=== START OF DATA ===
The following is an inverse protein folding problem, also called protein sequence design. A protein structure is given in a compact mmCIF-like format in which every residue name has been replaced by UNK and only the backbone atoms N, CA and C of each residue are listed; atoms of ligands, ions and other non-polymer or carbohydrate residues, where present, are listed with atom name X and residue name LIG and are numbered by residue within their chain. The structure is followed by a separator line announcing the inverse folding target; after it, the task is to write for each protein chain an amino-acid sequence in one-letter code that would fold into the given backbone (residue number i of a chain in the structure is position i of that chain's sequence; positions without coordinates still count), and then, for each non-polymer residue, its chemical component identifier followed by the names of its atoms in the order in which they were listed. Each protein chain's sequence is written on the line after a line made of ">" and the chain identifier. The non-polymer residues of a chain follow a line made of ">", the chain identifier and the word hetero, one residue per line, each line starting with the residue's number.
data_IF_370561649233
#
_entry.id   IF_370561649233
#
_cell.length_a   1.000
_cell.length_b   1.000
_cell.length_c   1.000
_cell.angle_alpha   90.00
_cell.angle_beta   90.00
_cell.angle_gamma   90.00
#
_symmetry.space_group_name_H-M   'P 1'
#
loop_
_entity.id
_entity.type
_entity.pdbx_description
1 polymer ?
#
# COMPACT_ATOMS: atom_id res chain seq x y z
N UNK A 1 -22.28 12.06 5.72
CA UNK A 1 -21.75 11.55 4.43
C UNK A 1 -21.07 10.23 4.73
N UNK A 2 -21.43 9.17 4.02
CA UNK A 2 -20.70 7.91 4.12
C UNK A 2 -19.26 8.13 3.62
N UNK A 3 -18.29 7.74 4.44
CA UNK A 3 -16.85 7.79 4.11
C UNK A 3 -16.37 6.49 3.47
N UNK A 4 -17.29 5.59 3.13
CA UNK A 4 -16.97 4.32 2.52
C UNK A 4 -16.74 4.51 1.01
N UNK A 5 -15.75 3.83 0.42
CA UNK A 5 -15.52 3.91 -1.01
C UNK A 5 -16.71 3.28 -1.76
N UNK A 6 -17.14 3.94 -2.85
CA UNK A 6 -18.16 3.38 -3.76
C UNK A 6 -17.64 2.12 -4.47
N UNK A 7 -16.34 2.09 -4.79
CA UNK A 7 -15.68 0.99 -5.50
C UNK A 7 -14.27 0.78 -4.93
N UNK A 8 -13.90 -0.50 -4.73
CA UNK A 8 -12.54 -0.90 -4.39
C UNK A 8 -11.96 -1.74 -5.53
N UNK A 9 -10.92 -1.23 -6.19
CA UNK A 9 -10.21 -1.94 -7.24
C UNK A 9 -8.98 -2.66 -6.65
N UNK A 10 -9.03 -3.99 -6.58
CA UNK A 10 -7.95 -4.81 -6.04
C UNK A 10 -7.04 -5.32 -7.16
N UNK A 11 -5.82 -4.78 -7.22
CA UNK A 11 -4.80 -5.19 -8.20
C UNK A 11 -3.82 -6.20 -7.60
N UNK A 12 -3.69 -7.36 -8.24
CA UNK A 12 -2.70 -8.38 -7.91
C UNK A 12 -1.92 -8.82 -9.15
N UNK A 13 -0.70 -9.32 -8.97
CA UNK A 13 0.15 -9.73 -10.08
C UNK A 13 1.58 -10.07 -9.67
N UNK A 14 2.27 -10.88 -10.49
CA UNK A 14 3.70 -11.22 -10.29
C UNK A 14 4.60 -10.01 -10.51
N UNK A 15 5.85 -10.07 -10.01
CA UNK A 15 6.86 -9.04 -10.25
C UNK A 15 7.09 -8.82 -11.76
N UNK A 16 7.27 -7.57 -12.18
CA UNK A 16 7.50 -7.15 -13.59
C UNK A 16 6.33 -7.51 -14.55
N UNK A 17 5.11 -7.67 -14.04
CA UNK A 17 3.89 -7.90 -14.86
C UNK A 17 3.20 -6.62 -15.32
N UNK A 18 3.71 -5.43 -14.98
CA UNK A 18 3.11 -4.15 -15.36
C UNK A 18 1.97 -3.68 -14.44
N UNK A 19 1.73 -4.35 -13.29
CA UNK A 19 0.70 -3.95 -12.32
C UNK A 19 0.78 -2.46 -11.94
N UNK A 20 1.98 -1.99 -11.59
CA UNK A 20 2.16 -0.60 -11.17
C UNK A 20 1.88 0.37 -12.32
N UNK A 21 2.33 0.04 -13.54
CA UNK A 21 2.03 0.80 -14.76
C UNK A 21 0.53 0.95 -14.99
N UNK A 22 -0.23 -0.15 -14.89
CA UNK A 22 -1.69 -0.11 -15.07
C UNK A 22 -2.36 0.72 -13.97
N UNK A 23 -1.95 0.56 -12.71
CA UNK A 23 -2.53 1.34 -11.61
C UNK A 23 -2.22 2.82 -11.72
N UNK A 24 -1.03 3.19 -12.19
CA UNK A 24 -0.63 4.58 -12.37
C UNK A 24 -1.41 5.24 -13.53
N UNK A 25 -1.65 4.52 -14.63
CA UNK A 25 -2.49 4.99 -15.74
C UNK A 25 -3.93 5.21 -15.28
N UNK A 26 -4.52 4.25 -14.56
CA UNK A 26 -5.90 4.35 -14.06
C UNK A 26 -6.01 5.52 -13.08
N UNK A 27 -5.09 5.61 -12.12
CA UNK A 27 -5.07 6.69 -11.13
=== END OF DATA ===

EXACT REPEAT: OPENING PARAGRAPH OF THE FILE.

The following is an inverse protein folding problem, also called protein sequence design. A protein structure is given in a compact mmCIF-like format in which every residue name has been replaced by UNK and only the backbone atoms N, CA and C of each residue are listed; atoms of ligands, ions and other non-polymer or carbohydrate residues, where present, are listed with atom name X and residue name LIG and are numbered by residue within their chain. The structure is followed by a separator line announcing the inverse folding target; after it, the task is to write for each protein chain an amino-acid sequence in one-letter code that would fold into the given backbone (residue number i of a chain in the structure is position i of that chain's sequence; positions without coordinates still count), and then, for each non-polymer residue, its chemical component identifier followed by the names of its atoms in the order in which they were listed. Each protein chain's sequence is written on the line after a line made of ">" and the chain identifier. The non-polymer residues of a chain follow a line made of ">", the chain identifier and the word hetero, one residue per line, each line starting with the residue's number.